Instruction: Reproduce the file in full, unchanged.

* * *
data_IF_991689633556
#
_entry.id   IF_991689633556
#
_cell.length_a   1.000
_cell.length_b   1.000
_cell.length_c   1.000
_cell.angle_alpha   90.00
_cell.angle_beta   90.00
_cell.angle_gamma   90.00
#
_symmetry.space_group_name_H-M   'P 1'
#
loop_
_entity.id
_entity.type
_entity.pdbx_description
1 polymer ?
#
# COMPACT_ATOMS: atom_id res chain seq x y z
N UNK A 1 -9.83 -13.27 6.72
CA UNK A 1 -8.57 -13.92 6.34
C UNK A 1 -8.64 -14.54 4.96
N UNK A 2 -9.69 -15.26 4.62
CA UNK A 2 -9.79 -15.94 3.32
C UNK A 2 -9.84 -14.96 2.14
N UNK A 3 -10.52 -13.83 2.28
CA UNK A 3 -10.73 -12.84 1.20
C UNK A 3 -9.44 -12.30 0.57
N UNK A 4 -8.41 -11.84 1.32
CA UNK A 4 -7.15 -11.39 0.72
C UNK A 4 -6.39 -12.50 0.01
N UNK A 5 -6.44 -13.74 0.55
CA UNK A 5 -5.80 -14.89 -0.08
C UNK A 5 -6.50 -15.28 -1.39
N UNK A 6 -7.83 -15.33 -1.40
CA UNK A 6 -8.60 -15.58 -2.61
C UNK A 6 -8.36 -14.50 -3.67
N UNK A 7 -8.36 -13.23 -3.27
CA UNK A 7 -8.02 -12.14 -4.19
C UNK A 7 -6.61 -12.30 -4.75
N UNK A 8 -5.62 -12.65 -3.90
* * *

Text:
data_IF_991689633556
#
_entry.id   IF_991689633556
#
_cell.length_a   1.000
_cell.length_b   1.000
_cell.length_c   1.000
_cell.angle_alpha   90.00
_cell.angle_beta   90.00
_cell.angle_gamma   90.00
#
_symmetry.space_group_name_H-M   'P 1'
#
loop_
_entity.id
_entity.type
_entity.pdbx_description
1 polymer ?
#
# COMPACT_ATOMS: atom_id res chain seq x y z
N UNK A 1 -9.83 -13.27 6.72
CA UNK A 1 -8.57 -13.92 6.34
C UNK A 1 -8.64 -14.54 4.96
N UNK A 2 -9.69 -15.26 4.62
CA UNK A 2 -9.79 -15.94 3.32
C UNK A 2 -9.84 -14.96 2.14
N UNK A 3 -10.52 -13.83 2.28
CA UNK A 3 -10.73 -12.84 1.20
C UNK A 3 -9.44 -12.30 0.57
N UNK A 4 -8.41 -11.84 1.32
CA UNK A 4 -7.15 -11.39 0.72
C UNK A 4 -6.39 -12.50 0.01
N UNK A 5 -6.44 -13.74 0.55
CA UNK A 5 -5.80 -14.89 -0.08
C UNK A 5 -6.50 -15.28 -1.39
N UNK A 6 -7.83 -15.33 -1.40
CA UNK A 6 -8.60 -15.58 -2.61
C UNK A 6 -8.36 -14.50 -3.67
N UNK A 7 -8.36 -13.23 -3.27
CA UNK A 7 -8.02 -12.14 -4.19
C UNK A 7 -6.61 -12.30 -4.75
N UNK A 8 -5.62 -12.65 -3.90